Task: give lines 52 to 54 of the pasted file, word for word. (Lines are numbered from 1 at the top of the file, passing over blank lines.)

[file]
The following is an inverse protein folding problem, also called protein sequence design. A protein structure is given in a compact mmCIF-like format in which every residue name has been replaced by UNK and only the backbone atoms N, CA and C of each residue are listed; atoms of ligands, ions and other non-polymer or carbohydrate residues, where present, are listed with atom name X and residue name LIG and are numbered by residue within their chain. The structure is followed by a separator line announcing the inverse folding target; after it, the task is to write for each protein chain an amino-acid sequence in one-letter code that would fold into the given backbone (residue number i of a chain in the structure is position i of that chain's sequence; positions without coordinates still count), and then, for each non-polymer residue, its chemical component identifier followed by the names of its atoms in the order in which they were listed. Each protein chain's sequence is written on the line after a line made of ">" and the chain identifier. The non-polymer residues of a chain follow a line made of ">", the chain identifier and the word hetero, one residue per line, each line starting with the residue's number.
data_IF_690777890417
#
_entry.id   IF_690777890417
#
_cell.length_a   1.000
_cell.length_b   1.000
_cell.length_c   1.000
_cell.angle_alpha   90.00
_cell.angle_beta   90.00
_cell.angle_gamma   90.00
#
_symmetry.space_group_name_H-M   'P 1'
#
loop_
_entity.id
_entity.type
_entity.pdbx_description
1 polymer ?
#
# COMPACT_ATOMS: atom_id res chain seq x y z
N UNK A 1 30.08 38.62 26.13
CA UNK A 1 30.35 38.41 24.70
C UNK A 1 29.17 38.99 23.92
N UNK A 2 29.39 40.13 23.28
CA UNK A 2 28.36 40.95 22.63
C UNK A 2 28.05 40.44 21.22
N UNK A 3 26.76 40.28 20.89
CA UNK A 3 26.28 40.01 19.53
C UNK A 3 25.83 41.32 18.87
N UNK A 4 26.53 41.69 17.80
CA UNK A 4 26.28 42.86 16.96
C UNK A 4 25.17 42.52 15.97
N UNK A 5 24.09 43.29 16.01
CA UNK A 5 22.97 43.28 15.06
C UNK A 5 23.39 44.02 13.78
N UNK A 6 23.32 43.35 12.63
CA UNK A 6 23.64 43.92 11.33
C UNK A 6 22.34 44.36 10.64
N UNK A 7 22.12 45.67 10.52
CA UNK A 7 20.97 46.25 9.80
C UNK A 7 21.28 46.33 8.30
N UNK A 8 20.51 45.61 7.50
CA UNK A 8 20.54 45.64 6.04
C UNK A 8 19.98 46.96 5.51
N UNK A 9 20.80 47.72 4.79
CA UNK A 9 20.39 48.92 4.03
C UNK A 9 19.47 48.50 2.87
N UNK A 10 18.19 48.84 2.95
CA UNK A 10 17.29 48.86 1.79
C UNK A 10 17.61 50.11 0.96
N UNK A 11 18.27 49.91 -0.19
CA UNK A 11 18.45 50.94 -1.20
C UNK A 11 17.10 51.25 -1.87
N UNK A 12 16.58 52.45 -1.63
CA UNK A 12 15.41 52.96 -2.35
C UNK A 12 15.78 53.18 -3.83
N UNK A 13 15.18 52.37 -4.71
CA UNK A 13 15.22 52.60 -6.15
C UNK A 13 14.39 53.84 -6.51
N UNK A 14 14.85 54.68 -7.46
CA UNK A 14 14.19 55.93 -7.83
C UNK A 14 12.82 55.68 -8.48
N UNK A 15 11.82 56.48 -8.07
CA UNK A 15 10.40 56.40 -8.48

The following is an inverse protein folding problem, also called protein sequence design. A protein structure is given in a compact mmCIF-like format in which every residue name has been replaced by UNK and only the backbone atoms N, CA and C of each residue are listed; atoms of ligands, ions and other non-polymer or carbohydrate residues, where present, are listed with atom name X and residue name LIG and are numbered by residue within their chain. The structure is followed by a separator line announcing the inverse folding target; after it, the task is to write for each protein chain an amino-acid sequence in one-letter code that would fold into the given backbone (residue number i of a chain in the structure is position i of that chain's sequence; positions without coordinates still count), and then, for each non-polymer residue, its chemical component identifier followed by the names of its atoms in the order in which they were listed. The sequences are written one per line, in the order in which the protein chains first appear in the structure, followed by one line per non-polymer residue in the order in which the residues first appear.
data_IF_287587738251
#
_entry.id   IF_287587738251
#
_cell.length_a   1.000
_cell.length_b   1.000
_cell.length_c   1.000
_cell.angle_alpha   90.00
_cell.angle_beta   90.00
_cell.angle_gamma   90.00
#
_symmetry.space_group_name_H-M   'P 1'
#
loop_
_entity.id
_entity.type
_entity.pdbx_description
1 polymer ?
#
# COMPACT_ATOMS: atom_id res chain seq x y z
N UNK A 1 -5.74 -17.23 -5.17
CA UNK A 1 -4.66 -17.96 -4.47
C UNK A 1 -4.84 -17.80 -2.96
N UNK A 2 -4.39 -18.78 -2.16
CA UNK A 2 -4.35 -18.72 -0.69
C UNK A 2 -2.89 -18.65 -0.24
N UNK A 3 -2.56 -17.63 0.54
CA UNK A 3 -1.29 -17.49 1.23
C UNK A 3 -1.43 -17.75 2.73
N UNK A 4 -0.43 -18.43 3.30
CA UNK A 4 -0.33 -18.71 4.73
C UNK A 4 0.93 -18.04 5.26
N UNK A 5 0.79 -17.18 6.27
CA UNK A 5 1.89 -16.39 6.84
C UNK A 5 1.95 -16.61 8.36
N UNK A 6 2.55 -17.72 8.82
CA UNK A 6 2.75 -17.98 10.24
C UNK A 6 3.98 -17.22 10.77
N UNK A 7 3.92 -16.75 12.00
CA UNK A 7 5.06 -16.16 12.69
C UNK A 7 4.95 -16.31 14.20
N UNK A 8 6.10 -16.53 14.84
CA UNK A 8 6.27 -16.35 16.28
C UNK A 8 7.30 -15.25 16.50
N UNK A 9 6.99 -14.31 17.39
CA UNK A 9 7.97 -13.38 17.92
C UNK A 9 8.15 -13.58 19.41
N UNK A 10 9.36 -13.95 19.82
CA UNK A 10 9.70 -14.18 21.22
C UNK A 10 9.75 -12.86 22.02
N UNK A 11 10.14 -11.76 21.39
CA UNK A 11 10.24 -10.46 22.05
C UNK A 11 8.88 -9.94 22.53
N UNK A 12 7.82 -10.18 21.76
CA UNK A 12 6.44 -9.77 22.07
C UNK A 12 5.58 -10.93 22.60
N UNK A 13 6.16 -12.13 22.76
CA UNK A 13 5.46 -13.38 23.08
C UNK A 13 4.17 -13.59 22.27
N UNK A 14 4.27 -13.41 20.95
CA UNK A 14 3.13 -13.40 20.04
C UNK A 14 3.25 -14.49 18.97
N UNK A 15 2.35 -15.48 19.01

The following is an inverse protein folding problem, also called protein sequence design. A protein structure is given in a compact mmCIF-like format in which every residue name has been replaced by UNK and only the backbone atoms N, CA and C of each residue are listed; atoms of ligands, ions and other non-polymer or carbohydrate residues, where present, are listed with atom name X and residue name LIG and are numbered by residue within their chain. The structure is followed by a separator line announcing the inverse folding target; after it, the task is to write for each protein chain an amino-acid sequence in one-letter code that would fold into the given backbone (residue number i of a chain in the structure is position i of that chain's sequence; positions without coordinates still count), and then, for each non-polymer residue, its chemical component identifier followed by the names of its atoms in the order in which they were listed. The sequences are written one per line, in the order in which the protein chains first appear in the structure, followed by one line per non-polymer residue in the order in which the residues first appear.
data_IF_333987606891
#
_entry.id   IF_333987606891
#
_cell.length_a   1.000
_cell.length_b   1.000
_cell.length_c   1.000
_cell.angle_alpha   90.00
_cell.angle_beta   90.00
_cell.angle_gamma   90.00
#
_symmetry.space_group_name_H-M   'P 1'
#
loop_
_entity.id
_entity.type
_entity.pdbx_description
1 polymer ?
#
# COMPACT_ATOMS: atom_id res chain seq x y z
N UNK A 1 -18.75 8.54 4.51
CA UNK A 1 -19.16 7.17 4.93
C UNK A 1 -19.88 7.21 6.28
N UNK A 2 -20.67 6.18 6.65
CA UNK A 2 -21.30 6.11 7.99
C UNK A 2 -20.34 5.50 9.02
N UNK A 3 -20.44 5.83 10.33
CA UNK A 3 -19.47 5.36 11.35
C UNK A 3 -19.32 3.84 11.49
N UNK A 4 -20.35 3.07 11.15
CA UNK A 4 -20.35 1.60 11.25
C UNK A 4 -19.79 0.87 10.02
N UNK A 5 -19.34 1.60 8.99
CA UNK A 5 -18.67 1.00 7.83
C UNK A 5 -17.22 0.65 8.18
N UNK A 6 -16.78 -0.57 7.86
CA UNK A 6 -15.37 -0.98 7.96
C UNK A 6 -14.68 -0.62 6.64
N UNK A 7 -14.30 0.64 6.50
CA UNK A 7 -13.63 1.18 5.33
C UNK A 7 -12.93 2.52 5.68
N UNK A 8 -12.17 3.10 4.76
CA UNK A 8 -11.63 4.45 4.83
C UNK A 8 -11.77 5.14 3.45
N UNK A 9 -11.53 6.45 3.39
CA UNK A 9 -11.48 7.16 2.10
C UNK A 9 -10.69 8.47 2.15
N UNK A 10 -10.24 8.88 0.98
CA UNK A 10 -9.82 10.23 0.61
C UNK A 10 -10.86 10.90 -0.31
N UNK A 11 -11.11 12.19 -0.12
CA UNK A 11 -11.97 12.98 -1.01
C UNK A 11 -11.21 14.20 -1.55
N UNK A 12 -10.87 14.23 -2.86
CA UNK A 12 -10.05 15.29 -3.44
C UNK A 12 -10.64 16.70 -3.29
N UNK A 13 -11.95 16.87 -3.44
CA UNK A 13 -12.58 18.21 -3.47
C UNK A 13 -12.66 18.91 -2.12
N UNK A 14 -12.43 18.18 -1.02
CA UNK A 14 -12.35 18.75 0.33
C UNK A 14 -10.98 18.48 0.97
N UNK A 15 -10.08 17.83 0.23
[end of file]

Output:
N UNK A 11 18.27 49.91 -0.19
CA UNK A 11 18.45 50.94 -1.20
C UNK A 11 17.10 51.25 -1.87